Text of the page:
Dentist Office Challenges Today: From Bloodborne Pathogens to Airborne PathogensGreg Garner
Imagine you have the perfect team of dentists and hygienists, and you love working with patients. Being a dentist can be fulfilling, but that doesn’t exempt your dentist office from the challenges of health care.
No matter where you work, you and your team have to worry about airborne pathogens and bloodborne pathogens. That way, you can protect each other and your patients.
Read on to learn more about the challenges facing local dentist offices.
Bacteria and Viruses in a Dentist Office
When considering the challenges that local dentist offices have to face, it’s important to consider pathogens. Of course, dentists and hygienists have to follow the right protocols when working with patients.
However, the addition of viruses like SARS-CoV-2 (COVID-19) and its various mutations have added more factors. Being able to protect staff and patients against COVID-19 is essential, even as more people receive the COVID vaccine.
Staff, patients, and families can all bring airborne pathogens and bloodborne pathogens into the dentist office. Because of this, everyone needs to be on alert to help prevent the spread of various diseases.
Consider a few examples of pathogens that dentists are facing, both related and unrelated to the COVID-19 pandemic.
Staphylococcus aureus (staph) is in the noses of about 30 percent of people. In most cases, the bacteria are harmless, but it can cause infections.
It’s important to reduce the transmission of this bacteria, especially when working near the nose and mouth. While people started wearing masks to protect against COVID-19, masks can help protect against staph.
However, the bacteria can still spread when patients have to remove their masks for a dental appointment. The risk can be even higher when performing dental surgery or other complex procedures.
The airborne pathogen can spread quickly, and any strain can be dangerous, even when antibiotics can help. It’s important to take precautions to protect patients and staff from the bacteria by wearing masks and gloves and not touching your face.
Tuberculosis is another airborne pathogen that can cause problems in the dentist office. One of the reasons for this is that the masks dental employees wear don’t always protect against Mycobacterium tuberculosis, the bacteria behind the infection.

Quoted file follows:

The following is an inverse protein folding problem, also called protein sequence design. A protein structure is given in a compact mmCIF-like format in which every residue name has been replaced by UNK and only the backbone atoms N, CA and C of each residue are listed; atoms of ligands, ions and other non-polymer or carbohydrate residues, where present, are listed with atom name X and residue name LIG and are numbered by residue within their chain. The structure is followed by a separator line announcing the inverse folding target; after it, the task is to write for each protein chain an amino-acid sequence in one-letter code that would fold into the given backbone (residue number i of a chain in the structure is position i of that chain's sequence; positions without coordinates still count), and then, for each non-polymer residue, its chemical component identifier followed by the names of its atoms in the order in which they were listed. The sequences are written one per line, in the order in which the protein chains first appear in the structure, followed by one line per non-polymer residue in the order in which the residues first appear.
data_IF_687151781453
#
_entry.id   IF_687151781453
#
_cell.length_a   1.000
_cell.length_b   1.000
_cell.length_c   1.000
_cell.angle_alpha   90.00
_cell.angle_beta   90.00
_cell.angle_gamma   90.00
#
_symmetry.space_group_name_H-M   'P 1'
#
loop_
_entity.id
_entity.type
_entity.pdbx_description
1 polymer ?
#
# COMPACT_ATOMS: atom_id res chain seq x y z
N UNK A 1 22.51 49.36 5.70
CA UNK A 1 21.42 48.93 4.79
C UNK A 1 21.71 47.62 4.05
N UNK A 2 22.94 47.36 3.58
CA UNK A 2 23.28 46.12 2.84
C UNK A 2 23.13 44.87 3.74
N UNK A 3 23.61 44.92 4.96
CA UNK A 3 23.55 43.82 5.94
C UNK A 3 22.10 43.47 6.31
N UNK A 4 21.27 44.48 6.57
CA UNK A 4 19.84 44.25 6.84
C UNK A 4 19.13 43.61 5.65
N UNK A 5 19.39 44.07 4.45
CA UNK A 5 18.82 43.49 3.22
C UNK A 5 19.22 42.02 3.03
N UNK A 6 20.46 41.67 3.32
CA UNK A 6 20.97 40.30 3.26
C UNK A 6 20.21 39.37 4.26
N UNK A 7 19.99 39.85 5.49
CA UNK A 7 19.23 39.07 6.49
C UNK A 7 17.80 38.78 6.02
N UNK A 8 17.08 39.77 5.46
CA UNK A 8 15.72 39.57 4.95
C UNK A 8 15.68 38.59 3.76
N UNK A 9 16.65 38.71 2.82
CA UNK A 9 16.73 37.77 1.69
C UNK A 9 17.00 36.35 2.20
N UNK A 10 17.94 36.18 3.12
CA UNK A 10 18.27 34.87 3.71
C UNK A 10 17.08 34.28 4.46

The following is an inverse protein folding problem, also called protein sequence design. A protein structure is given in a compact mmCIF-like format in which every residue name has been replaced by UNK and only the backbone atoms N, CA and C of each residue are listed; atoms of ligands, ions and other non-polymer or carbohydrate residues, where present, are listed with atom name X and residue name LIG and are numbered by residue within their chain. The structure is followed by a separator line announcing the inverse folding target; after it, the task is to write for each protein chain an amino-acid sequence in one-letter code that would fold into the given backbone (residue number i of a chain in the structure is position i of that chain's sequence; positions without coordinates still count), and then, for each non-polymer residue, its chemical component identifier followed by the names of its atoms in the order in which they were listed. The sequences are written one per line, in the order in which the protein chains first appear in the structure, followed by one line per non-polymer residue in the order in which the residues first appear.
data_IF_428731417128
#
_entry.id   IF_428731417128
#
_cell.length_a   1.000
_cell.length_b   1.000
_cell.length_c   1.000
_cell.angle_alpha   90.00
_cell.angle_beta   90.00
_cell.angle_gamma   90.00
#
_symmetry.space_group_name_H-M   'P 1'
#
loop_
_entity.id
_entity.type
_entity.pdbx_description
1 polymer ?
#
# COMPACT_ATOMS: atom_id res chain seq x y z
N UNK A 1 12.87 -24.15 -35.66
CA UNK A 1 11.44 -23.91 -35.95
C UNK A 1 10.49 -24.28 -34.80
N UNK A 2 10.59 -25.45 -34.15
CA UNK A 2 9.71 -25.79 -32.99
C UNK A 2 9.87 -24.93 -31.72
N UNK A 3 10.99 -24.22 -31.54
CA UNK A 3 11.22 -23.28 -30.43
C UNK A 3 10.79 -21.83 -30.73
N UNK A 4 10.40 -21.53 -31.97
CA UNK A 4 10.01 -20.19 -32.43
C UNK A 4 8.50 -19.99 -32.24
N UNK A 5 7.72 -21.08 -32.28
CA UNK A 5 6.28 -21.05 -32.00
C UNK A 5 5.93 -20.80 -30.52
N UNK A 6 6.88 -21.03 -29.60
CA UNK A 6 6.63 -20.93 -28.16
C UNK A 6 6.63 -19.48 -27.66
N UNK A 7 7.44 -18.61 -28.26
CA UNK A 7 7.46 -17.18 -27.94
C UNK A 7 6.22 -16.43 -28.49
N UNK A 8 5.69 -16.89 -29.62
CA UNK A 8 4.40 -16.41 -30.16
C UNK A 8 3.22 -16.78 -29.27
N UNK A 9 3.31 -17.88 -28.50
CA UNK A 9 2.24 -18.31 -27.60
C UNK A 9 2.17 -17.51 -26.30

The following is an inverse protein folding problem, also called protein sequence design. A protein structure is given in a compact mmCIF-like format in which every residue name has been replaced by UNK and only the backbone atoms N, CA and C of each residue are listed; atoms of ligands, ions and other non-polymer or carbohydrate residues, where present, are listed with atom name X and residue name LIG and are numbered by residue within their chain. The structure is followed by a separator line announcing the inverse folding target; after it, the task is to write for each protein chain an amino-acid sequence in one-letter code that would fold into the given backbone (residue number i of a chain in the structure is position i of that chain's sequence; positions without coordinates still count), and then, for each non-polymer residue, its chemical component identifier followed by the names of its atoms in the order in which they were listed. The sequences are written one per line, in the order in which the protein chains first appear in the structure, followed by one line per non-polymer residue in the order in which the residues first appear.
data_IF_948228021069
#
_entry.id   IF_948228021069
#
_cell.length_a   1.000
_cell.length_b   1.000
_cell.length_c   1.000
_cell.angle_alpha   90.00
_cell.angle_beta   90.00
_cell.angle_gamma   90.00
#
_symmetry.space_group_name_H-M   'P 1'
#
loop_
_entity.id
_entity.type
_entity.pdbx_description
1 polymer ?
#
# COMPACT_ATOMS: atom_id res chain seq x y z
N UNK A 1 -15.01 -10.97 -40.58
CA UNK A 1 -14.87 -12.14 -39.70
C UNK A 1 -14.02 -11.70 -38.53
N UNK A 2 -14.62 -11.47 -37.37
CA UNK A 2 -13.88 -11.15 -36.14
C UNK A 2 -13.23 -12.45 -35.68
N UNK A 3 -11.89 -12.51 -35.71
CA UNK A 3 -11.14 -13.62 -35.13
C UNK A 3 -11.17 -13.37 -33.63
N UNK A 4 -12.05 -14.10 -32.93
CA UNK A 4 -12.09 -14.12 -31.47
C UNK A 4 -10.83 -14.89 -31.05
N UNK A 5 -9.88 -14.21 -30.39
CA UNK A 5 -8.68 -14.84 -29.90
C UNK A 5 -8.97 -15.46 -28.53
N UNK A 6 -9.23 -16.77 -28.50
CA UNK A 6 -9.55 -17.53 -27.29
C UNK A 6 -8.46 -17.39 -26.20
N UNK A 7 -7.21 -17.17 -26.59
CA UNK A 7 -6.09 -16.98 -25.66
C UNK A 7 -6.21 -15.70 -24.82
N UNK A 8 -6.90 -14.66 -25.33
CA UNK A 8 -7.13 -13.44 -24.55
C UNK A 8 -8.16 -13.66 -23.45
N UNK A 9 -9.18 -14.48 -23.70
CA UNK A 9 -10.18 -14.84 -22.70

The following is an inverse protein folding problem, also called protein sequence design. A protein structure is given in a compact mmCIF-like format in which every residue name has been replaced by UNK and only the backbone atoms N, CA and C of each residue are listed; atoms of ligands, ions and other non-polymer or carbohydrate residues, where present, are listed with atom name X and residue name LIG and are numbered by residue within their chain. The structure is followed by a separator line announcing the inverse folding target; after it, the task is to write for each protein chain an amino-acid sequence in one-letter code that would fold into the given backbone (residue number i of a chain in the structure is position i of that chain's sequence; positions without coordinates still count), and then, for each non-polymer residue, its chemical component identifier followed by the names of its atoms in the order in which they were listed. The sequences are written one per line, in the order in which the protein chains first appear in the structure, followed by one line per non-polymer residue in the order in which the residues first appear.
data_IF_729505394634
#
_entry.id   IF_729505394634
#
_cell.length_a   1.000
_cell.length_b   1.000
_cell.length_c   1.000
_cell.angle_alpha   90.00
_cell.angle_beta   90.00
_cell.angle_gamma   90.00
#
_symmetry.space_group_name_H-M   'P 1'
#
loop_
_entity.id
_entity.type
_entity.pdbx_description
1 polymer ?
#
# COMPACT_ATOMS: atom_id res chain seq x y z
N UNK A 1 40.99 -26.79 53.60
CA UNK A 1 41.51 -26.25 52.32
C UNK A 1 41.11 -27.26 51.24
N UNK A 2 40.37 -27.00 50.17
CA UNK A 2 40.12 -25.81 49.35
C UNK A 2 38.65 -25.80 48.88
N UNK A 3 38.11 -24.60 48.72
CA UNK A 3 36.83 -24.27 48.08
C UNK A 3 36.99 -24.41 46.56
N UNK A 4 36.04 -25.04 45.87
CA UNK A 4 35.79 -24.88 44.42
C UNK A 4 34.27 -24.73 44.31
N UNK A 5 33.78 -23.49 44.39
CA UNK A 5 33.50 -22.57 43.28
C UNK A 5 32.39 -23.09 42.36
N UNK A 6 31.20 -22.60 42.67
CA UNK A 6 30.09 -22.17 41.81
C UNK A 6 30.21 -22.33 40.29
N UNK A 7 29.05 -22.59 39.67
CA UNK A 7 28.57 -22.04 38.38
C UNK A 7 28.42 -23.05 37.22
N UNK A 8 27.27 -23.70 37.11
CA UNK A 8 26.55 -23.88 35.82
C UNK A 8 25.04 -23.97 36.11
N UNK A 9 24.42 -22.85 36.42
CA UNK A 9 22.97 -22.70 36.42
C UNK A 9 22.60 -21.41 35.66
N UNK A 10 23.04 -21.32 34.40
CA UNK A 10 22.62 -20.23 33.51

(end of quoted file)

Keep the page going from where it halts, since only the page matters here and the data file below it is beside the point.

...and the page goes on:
The bacteria can also remain in the air for a long time. If another patient comes in and they are susceptible to tuberculosis, they could inhale those droplets from the air.
Fortunately, people with latent (inactive) tuberculosis can’t spread it. However, someone with active tuberculosis can spread the disease. If that person goes into the dentist office and coughs, that could cause the bacteria to stay in the air.
While you can treat tuberculosis, it can be deadly, so it’s an important challenge for dentists and hygienists to tackle. That way, you can protect patients with weaker immune systems.
Hepatitis B is a bloodborne pathogen, and it can spread when you contact body fluids from an infected person. This makes it easy to get it if you have a patient with hepatitis B. When you work on their teeth, you have a risk of contacting their fluids.
The disease can affect your liver, and it can be short-term or chronic. If you have a patient with hepatitis B, it’s especially important to clean the toothbrush and other dental instruments after their visit.
Using the same toothbrush as someone with hepatitis B can increase your risk of getting the disease. It can help to ask patients about their medical history so that you can make sure not to transmit bacteria.
But hepatitis B can take weeks to show symptoms, so some patients may not know that they have it. That can make it even harder to avoid in the dentist office.
Hepatitis C is another bloodborne pathogen, and it can cause liver problems, like hepatitis B. Sharing toothbrushes can increase the risk of transmitting hepatitis C to others.